Next to ensuring bespoke training solutions, the approach to training delivery is also evolving, notes Dr. Daniel. “Indeed, while there is and always will be a place for in-person classroom-based courses, operator training is increasingly conducted virtually through online platforms or via blended formats. Today’s tools allow extremely high-quality simulation and visualization and enable the interactivity required for great learning results,” she points out.
In terms of training content, one major development at aviation security checkpoints in recent years is the move to CT scanning, and therefore from 2D to 3D imaging with much more information available to operators, affirms Dr. Daniel. “When managing a change like this, a comprehensive training plan is pivotal to ensure a smooth transition. Positively, research suggests that operators adapt well to the new systems when appropriately trained with no difference in image analysis time between 2D and 3D imaging. Operator performance is further supported by the human-centered design of the graphical user interface which has also been found to improve operator performance,” she says. “Our HI-SCAN 6040 CTiX interface was developed in close cooperation with end-users following an iterative data-driven approach. Extensive user interviews and on-site observations of their workflows were conducted before the start of the project. This way fact-driven decisions on the optimal layout and functionalities could be made quickly, always ensuring that the graphical user interface (GUI) is designed to support the operator’s performance.”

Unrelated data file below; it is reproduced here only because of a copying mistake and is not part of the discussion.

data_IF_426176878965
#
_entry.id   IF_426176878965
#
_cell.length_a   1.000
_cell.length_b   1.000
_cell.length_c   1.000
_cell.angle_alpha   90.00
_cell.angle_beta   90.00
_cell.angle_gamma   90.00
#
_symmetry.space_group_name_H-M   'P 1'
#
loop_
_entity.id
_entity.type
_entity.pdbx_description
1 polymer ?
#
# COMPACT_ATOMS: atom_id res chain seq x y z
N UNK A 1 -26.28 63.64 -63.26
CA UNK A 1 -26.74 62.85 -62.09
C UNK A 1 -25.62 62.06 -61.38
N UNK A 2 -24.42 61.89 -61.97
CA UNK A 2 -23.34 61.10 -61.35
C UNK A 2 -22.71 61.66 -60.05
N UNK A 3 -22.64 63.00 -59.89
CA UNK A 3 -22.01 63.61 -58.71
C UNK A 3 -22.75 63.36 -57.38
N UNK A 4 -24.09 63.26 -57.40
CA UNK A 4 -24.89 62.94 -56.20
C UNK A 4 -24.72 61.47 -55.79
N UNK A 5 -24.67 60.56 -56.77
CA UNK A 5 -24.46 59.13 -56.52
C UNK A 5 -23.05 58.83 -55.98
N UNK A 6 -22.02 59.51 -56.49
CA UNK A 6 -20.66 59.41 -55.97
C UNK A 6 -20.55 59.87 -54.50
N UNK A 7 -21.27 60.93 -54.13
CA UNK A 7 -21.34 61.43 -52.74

Seeing the Future
Digitalization will continue to evolve and further shape X-ray screening solutions, according to Dr. Daniel. “The future will be driven by data, differentiated screening and the use of integrated sensors and devices from multiple providers. It will require open equipment interfaces and common data formats with an oversight mechanism to provide assurance on aspects such as technical standards, certification and liability,” she concludes.